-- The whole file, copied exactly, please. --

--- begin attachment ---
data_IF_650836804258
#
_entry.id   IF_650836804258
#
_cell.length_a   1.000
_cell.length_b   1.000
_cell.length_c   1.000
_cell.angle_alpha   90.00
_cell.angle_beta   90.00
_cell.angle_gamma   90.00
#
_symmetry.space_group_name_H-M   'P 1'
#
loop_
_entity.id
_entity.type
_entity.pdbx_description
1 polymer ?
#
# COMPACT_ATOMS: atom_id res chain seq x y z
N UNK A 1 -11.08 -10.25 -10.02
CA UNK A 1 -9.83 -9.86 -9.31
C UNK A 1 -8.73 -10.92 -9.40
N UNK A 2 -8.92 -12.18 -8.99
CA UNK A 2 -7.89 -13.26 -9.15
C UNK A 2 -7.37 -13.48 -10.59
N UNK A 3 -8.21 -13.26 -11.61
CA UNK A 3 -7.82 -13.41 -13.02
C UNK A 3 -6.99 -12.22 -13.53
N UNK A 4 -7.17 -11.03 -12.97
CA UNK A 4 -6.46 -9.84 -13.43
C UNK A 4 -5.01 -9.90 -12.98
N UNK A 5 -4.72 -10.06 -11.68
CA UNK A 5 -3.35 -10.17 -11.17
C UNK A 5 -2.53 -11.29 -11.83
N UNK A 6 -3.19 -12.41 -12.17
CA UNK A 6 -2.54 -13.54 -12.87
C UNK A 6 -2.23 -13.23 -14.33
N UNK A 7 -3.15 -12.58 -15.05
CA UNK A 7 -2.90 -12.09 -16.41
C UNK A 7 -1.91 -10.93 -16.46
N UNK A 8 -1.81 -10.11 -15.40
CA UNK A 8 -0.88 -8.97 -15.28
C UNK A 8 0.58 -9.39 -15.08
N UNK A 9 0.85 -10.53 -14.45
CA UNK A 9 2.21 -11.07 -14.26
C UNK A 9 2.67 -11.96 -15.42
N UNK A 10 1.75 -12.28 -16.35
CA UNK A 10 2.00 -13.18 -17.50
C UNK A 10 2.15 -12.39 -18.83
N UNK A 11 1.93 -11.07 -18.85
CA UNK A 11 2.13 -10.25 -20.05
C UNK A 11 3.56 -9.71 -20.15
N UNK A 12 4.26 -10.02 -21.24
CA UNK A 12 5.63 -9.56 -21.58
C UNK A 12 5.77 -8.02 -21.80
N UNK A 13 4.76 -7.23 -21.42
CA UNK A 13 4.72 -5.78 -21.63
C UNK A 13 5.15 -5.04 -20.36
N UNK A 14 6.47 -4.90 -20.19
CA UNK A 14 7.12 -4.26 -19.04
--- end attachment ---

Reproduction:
data_IF_650836804258
#
_entry.id   IF_650836804258
#
_cell.length_a   1.000
_cell.length_b   1.000
_cell.length_c   1.000
_cell.angle_alpha   90.00
_cell.angle_beta   90.00
_cell.angle_gamma   90.00
#
_symmetry.space_group_name_H-M   'P 1'
#
loop_
_entity.id
_entity.type
_entity.pdbx_description
1 polymer ?
#
# COMPACT_ATOMS: atom_id res chain seq x y z
N UNK A 1 -11.08 -10.25 -10.02
CA UNK A 1 -9.83 -9.86 -9.31
C UNK A 1 -8.73 -10.92 -9.40
N UNK A 2 -8.92 -12.18 -8.99
CA UNK A 2 -7.89 -13.26 -9.15
C UNK A 2 -7.37 -13.48 -10.59
N UNK A 3 -8.21 -13.26 -11.61
CA UNK A 3 -7.82 -13.41 -13.02
C UNK A 3 -6.99 -12.22 -13.53
N UNK A 4 -7.17 -11.03 -12.97
CA UNK A 4 -6.46 -9.84 -13.43
C UNK A 4 -5.01 -9.90 -12.98
N UNK A 5 -4.72 -10.06 -11.68
CA UNK A 5 -3.35 -10.17 -11.17
C UNK A 5 -2.53 -11.29 -11.83
N UNK A 6 -3.19 -12.41 -12.17
CA UNK A 6 -2.54 -13.54 -12.87
C UNK A 6 -2.23 -13.23 -14.33
N UNK A 7 -3.15 -12.58 -15.05
CA UNK A 7 -2.90 -12.09 -16.41
C UNK A 7 -1.91 -10.93 -16.46
N UNK A 8 -1.81 -10.11 -15.40
CA UNK A 8 -0.88 -8.97 -15.28
C UNK A 8 0.58 -9.39 -15.08
N UNK A 9 0.85 -10.53 -14.45
CA UNK A 9 2.21 -11.07 -14.26
C UNK A 9 2.67 -11.96 -15.42
N UNK A 10 1.75 -12.28 -16.35
CA UNK A 10 2.00 -13.18 -17.50
C UNK A 10 2.15 -12.39 -18.83
N UNK A 11 1.93 -11.07 -18.85
CA UNK A 11 2.13 -10.25 -20.05
C UNK A 11 3.56 -9.71 -20.15
N UNK A 12 4.26 -10.02 -21.24
CA UNK A 12 5.63 -9.56 -21.58
C UNK A 12 5.77 -8.02 -21.80
N UNK A 13 4.76 -7.23 -21.42
CA UNK A 13 4.72 -5.78 -21.63
C UNK A 13 5.15 -5.04 -20.36
N UNK A 14 6.47 -4.90 -20.19
CA UNK A 14 7.12 -4.26 -19.04